Climate Change: What Does It Mean For Marine Life?

/ No Comments / 25th May 2016


Climate change has had a startling effect on the rising temperatures of the oceans. Scientists predict that water temperatures will hit 1.4 – 5.8◦c by the end of the century. This change in the weather and ocean temperature is having a fundamental effect on the marine life that depends on it.

Scores of southerly mammals are heading north due to those warmer waters threatening their ecosystems. According to scientists, ice cover in the arctic has greatly reduced since 2012, and it is now at its lowest level in 30 years. Ice reduction in the arctic is affecting a large number of fish, birds, penguins, polar bears and sea lions, forcing them from their habitats.

Although polar bears gain a lot of the news coverage when it comes to climate change, there are a great number of marine life that are diminishing due to the warmer climate. Today we will cover four of them:


emperor penguinThe waning Antarctic sea ice means species such as the Emperor penguin are in severe decline. Other species like the Adelie and Chinstrap have adapted by moving and forming colonies around the Antarctic, depending on the availability of ice. Although half of the penguin population had decreased in the last 50 years due to warming temperatures, they also face risk from the sun and heat and damage it can bring to their flippers. Too much heat also forces the penguins to cool off in the water, making them vulnerable to predators.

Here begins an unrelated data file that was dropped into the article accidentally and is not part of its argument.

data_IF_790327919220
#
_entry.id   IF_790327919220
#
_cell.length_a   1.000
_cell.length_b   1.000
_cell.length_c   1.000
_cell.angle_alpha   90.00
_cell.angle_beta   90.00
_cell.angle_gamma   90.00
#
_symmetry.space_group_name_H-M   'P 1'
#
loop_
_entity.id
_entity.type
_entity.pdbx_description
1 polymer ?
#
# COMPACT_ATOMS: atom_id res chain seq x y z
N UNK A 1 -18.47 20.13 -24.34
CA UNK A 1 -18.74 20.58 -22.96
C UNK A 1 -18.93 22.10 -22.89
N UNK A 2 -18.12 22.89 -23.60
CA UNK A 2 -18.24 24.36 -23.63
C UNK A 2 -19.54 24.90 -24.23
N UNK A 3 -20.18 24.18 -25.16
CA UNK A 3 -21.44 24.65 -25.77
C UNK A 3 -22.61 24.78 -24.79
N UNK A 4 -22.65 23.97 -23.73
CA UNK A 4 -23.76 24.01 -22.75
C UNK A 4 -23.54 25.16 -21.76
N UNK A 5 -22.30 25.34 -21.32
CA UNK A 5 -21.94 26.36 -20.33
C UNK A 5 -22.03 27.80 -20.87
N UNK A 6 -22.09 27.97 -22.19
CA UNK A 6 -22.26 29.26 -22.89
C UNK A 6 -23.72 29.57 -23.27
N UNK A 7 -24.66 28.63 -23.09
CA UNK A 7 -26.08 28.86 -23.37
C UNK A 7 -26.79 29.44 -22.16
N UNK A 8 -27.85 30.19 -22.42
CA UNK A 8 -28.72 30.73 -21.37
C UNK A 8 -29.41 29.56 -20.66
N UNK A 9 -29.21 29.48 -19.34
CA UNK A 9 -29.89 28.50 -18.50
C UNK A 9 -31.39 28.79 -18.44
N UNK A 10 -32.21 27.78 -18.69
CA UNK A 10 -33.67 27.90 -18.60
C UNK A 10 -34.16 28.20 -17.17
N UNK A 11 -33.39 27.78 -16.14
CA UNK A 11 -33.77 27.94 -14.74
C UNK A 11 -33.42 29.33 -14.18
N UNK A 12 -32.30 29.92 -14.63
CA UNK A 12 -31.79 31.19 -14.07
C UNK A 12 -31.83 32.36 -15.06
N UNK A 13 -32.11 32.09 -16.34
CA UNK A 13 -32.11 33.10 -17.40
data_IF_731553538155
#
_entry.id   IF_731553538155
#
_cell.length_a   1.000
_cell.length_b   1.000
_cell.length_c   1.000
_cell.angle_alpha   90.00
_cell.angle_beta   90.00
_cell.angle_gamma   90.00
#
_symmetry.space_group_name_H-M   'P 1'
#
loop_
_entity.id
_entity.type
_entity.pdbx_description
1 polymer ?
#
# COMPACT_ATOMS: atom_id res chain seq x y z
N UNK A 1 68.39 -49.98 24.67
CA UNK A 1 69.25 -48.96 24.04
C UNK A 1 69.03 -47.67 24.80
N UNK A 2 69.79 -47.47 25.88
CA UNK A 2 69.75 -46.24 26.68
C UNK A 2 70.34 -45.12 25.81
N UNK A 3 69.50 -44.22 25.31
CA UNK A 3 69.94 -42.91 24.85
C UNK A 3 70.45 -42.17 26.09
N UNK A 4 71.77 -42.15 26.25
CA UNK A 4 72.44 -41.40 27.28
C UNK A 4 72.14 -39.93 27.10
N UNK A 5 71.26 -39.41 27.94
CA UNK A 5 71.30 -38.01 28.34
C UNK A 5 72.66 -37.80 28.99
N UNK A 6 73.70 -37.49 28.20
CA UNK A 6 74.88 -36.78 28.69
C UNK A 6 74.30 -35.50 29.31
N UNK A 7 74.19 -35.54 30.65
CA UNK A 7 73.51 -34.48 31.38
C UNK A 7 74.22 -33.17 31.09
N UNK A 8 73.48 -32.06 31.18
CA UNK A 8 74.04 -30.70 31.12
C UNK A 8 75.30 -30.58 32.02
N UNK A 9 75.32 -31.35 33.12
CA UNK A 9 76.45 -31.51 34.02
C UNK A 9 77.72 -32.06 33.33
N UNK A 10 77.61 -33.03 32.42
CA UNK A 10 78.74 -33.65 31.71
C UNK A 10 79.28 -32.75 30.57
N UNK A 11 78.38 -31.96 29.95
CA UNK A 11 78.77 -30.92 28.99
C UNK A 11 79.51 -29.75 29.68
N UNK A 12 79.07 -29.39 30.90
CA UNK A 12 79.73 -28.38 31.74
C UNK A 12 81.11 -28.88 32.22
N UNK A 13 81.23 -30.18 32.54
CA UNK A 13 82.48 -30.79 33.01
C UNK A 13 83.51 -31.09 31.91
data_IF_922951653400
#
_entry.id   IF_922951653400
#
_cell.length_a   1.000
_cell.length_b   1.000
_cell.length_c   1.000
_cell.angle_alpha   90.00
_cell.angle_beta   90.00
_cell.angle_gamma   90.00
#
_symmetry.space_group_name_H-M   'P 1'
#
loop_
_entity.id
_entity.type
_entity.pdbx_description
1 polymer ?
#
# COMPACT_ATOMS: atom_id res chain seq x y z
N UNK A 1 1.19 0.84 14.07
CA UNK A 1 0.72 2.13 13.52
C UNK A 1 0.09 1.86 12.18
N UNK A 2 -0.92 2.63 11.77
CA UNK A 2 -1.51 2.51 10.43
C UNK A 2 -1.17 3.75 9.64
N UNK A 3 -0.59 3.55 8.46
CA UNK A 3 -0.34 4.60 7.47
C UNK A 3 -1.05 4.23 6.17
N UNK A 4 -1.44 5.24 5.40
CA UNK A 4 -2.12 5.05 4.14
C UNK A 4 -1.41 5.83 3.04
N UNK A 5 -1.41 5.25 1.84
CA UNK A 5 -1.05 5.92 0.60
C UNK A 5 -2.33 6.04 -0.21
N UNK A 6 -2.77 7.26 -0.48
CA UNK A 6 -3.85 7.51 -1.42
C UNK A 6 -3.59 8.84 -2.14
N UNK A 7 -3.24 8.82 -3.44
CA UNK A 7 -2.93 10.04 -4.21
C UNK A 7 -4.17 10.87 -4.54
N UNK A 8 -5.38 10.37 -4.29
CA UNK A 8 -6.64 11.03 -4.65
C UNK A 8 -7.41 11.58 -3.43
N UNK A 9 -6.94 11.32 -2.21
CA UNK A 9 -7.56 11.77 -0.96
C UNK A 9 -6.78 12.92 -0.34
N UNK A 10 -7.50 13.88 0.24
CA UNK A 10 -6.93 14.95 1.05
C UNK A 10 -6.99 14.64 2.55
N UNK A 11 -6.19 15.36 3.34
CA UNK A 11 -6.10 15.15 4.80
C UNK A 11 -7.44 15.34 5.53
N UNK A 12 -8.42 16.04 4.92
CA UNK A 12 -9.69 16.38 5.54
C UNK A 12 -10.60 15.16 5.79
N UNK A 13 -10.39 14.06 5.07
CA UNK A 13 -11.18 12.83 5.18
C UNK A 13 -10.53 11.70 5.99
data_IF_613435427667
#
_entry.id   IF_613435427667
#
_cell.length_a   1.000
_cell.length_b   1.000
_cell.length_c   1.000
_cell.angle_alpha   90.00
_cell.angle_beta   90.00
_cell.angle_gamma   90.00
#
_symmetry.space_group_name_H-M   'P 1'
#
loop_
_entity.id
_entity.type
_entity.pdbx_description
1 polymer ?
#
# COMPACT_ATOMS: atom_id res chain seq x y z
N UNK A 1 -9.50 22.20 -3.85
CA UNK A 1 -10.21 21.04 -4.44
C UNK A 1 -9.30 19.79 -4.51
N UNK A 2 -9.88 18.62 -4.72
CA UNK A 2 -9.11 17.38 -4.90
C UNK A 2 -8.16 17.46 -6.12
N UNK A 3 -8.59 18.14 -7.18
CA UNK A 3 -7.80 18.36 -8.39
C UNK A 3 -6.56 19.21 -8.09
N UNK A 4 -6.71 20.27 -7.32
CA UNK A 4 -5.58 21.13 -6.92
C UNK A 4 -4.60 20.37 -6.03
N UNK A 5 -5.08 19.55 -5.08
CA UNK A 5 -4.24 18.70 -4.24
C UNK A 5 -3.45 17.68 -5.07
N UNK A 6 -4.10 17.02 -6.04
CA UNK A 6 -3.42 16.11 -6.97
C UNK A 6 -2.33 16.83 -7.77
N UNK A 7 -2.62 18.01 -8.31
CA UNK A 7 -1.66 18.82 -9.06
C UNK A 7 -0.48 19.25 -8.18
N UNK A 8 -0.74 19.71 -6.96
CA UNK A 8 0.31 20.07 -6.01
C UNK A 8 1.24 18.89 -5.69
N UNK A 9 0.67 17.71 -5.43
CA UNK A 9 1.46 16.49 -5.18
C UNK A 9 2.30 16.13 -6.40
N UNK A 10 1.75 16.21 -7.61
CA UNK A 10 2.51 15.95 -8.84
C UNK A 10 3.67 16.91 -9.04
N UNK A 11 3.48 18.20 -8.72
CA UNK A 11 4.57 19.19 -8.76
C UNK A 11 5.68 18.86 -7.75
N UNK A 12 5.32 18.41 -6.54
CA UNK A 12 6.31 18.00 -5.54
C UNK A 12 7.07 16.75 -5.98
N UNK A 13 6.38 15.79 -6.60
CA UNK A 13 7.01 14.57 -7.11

trout Fish

Although the stress of overfishing for commercial purposes has long been to blame for the decrease in fish stocks, the warming sea temperatures are causing fish, such as the trout, to seek out new habitats. Acidification also changes the pH level in the water which affects fish eggs, which are more sensitive. The temperature changes are not only affecting the size of the fish but also the sex, which can create a disproportionate population.


granville whaleLarge varieties of whale face losing their habitats and are forced to move north as waters warm. With migration patterns threatened, whales are working harder to survive, which is limiting their chances of reproductive success. Climate change is also affecting the decreasing abundance of prey they have to survive off. With UV radiation causing a fall in the population of krill, a major food source for many marine life, it remains to be seen if the whale can adapt.


sealsThe majority of seals live in the Antarctic region and they are dependent on the cooler air, which provides them with food. As the air is warmer there are fewer resources, forcing unhealthy females to search for food, often abandoning their pups. As females are now moving further in the search for food, they leave behind the dominant male of the pack and start to mix with other males, which increase the selection in the gene pool. The warmer air also brings the threat of diseases and viruses to seals.